The Left’s Crusade Fantasies Vs. Islamist Realities

Livonian Knights (Photo: Age of Battles)

When former Senator Rick Santorum, a faithful Catholic who appears to be preparing to run for president, made some comments recently in a speech in South Carolina, they were taken out of context in an article by Andy Barr at Politico. While Santorum’s remarks about historical revisionism of the Crusades were highlighted, Politico left out clarifying remarks which express Santorum’s views, albeit in a simple analogy, on what Christians should be doing to counter Islamic jihad. It should be noted that these remarks are in keeping with the advice of the Vatican for Christians faced with Islamic aggression.

 

‘From my perspective, I run a Christian school that has a liberal arts-focused education,’ said Oakbrook Headmaster Adair Hinds. ‘The students we had here … We’re trying to make them think. Having somebody make strong statements and take a stance, whether our students believe it or not or agree with it or not is not my concern. My concern is that our students are listening to what people say, listening to their opinions, and running it through their own mind, and basing their decisions on integrity.’

In other words, Santorum endorses the free exchange of ideas in an environment that is not hostile to dissent. This is an important point that was missed, probably because the leftist media really has no earthly idea what we are dealing with in the Islamic version of fundamentalism, not to mention ignorance of both history and the Vatican‘s official position on these matters.

There is talk of “Crusades” in the air, as of late. We see hype in leftist political media, warnings in anti-Catholic Christian media, and Islamopologetics about the historic Crusades in leftist Catholic media. Considering the reality of continuous Christian slaughter in the Muslim world by Islamists who kill even for what they define as blasphemy, it’s time to set the record straight.

Rick Santorum

There will be no ‘Crusades’ ordered by the Pope. Anyone who believes otherwise is delusional. It’s important to understand why this is so, in order to put this talk to rest, so that we can understand the reasonable way to ‘fight’ Islamic jihad.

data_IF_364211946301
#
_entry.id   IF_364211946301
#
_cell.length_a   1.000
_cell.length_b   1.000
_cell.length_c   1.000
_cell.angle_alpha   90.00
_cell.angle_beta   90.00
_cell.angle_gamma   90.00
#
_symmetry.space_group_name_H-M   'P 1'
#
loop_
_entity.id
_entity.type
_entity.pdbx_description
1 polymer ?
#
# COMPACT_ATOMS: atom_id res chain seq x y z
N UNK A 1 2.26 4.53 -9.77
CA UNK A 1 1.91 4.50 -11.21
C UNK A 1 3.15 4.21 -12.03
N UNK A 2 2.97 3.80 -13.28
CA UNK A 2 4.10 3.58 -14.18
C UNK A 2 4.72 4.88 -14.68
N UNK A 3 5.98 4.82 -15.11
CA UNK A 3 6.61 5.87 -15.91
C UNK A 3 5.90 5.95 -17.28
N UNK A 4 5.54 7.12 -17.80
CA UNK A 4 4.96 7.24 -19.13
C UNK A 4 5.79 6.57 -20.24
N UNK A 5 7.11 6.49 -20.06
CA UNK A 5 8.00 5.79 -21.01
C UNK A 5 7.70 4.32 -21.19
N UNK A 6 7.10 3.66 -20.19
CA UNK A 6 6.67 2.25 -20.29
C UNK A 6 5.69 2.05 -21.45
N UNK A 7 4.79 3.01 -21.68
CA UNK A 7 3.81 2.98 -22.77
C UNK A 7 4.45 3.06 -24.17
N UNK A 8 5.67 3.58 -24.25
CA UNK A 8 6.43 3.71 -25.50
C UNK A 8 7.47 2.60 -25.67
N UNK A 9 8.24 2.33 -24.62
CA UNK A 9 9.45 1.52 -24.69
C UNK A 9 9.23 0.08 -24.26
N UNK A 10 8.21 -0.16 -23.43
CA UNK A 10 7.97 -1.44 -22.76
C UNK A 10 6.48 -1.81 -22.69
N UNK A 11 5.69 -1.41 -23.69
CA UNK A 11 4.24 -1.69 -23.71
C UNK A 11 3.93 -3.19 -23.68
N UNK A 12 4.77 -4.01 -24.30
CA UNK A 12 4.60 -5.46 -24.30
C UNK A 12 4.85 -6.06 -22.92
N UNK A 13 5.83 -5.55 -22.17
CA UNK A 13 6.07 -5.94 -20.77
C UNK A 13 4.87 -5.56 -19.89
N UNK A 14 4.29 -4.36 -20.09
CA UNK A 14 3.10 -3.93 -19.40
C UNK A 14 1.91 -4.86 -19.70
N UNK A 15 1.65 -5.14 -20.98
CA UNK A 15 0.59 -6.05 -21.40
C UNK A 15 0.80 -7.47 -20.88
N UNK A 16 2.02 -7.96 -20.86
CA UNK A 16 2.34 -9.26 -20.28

On the Crusades, Santorum’s main point was that they were defensive wars, which is true. Further, the history of mankind has been a very long journey of coming to a fuller understanding of what human rights are. The idea of human rights began with the Creation story in Judaism and has progressed over time. It is the Judeo-Christian ethic upon which all human rights have their foundation through the course of history. History shows mankind evolving in his coming to a fuller knowledge about human rights gradually over time, beginning from the basic due process that God offered Adam and Eve in the Garden.

The fact of the matter is that the world was once a place where few human rights were recognized. It is not reasonable, then, for us to apply our understanding of human rights to the people of the Medieval Age.

What we can do is look at the core teachings of Judaism, Christianity and Islam and see what they are. Forced conversions have never been a part of the teachings of Judaism and Christianity, no matter what any of their members may have done as a result of their fallen nature and ignorance. For this reason, we can be sure that nothing like the popular understanding of the “Crusades” (as “Christian conquest” carried out by the Catholic Church) ever really did happen because the lens the vast majority of us are looking through distorts the picture.

If Andy Barr of Politico paid attention to the Vatican as much as I expect Santorum does, he might have been able to sort out what Santorum was attempting to present despite Santorum’s fumbling a bit over the issue. The actual plan of the Vatican is in keeping with what Santorum stated in regard to his Christian school. In order to ‘combat’ Islamic jihad, we must all commit to using our gift of reason in a manner that respects basic human dignity. In other words, we must commit to debating our disagreements in an atmosphere that is devoid of hostility. It should be called a “Crusade of Words” as it is limited to the arena of ideas. This is what Pope Benedict XVI has continually spoken out for during these troubling times by encouraging countries around the world — particularly Iraq, Egypt and Pakistan — to please respect religious freedom and provide security for religious minorities.

Pope Benedict XVI